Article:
Treatment with the water-based pretreatment agent of the invention is believed to increase the surface free energy of plastic surfaces. This effect is not destroyed even by water washing after treatment and is not degraded by drying or by the passage of time after drying. It is thought that the inhibition of surface bleed by internal additives is caused by this increase in the surface free energy of the plastic surface. The organic acids specified for the present invention do not contain any terminal alkyl group in the molecule. In fact, however, terminal alkyl-containing organic acids do appear to produce an increase in the surface free energy immediately after treatment, but with these compounds the surface free energy is reduced by drying and by the elapse of time. It is for this reason that the use of alkyl-containing organic acids does not yield an adequate improvement in the paintability.

Moreover, the modification of surface properties as a result of execution of the prepaint treatment of the invention results in an improved wettability by aqueous solutions and thus in improved drying characteristics.

The invention and its benefits may be further appreciated by consideration of the following Examples (according to the invention) and Comparative Examples (not according to the invention).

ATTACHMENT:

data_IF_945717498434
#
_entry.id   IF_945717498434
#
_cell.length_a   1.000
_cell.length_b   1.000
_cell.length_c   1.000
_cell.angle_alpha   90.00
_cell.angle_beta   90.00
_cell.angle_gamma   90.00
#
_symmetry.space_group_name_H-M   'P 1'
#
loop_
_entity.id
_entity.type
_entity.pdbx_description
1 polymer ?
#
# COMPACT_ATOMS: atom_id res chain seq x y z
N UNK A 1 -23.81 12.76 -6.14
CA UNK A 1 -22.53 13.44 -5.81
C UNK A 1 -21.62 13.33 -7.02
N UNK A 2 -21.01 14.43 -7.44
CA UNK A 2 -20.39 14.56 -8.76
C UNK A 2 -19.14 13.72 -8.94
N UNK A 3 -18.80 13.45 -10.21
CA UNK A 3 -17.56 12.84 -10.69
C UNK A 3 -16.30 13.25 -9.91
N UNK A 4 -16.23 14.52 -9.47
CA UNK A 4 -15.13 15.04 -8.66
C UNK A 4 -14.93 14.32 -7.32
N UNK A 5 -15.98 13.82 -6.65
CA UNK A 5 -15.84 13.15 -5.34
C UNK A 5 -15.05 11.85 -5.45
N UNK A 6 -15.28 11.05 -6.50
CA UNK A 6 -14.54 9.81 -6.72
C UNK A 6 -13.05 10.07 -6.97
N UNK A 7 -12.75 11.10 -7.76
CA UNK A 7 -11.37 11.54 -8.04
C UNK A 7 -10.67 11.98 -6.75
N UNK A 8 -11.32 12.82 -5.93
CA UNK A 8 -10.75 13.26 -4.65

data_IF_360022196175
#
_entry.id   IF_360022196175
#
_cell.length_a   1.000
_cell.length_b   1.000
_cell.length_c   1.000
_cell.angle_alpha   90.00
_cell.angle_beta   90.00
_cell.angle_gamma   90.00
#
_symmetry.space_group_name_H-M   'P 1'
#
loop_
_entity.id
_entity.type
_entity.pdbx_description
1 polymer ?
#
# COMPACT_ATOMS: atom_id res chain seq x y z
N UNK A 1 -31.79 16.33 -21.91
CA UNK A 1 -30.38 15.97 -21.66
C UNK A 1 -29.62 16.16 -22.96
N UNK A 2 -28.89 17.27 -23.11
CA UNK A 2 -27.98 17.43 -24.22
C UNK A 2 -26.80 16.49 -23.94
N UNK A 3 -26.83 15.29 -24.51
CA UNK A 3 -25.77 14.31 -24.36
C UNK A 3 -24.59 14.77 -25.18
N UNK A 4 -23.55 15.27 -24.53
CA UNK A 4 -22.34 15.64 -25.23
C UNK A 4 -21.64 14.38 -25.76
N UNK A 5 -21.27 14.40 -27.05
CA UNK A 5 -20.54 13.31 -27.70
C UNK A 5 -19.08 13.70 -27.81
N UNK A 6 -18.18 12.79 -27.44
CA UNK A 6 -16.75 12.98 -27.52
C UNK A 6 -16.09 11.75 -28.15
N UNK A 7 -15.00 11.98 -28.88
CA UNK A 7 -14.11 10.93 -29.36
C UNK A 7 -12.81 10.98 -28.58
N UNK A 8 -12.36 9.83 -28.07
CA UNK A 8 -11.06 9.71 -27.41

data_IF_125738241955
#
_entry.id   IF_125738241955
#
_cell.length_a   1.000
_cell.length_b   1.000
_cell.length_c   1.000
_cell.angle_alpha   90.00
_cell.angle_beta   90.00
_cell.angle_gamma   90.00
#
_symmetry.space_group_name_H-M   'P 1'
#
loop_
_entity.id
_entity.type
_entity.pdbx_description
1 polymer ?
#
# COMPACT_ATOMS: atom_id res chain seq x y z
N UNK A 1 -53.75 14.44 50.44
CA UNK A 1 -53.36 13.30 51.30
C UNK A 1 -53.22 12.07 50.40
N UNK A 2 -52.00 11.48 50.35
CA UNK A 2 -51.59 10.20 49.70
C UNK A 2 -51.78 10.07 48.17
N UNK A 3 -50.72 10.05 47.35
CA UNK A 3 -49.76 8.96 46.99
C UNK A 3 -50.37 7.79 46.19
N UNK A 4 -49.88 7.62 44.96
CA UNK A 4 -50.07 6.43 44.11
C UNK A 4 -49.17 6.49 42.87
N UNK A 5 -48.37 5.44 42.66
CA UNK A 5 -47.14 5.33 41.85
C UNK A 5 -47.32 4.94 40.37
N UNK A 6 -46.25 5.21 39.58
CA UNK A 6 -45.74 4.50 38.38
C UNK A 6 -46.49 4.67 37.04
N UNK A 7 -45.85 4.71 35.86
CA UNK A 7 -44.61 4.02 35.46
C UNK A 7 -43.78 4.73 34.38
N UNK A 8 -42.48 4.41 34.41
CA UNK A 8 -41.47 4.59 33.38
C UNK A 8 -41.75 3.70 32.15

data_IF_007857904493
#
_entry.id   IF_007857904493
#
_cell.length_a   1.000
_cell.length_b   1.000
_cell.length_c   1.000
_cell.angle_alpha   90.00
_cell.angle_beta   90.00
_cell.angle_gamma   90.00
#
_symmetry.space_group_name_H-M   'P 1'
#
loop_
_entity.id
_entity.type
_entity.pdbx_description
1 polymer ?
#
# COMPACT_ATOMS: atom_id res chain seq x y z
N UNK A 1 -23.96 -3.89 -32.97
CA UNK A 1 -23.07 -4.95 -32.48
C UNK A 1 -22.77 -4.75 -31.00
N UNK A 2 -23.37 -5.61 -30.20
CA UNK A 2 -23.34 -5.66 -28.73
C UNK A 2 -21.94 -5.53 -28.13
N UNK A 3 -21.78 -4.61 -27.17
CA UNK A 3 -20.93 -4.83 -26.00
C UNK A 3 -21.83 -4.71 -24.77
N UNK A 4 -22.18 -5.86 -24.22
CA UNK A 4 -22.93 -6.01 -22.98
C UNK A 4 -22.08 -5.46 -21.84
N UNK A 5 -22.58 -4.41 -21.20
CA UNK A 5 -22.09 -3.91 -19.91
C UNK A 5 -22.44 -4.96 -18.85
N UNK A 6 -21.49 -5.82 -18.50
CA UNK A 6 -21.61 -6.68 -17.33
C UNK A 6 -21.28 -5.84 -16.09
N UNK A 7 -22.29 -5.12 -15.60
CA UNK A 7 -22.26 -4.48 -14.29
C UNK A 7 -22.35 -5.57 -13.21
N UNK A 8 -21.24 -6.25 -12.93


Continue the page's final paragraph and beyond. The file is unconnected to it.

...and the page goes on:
Examples and Comparative Examples

1. Test materials

amine-cured polyurethane (bumper material) external release agent: oxidized wax type internal release agent: zinc stearate

hard polypropylene (bumper material)

2. Composition of the pretreatment agents

Pretreatment agent 1

(corresponds to a prepaint treatment agent of the invention)

______________________________________sulfuric acid:          3 wt %polyoxyethylene nonylphenyl ether                   0.5 wt %organic acid            see Table 1water                   remainder______________________________________

Pretreatment agent 2

(not a prepaint treatment agent of the invention)

______________________________________sulfuric acid           3 wt %polyoxyethylene nonylphenyl ether                   0.5 wt %(HLB: 12)water                   remainder______________________________________

Pretreatment agent 3

(corresponds to a prepaint treatment agent of the invention)

______________________________________organic acid         see Table 1water                remainder______________________________________

Pretreatment agent 4

(corresponds to a prepaint treatment agent of the invention)

______________________________________polyoxyethylene nonylphenyl ether                   0.5 wt %(HLB: 12)organic acid            see Table 1water                   remainder______________________________________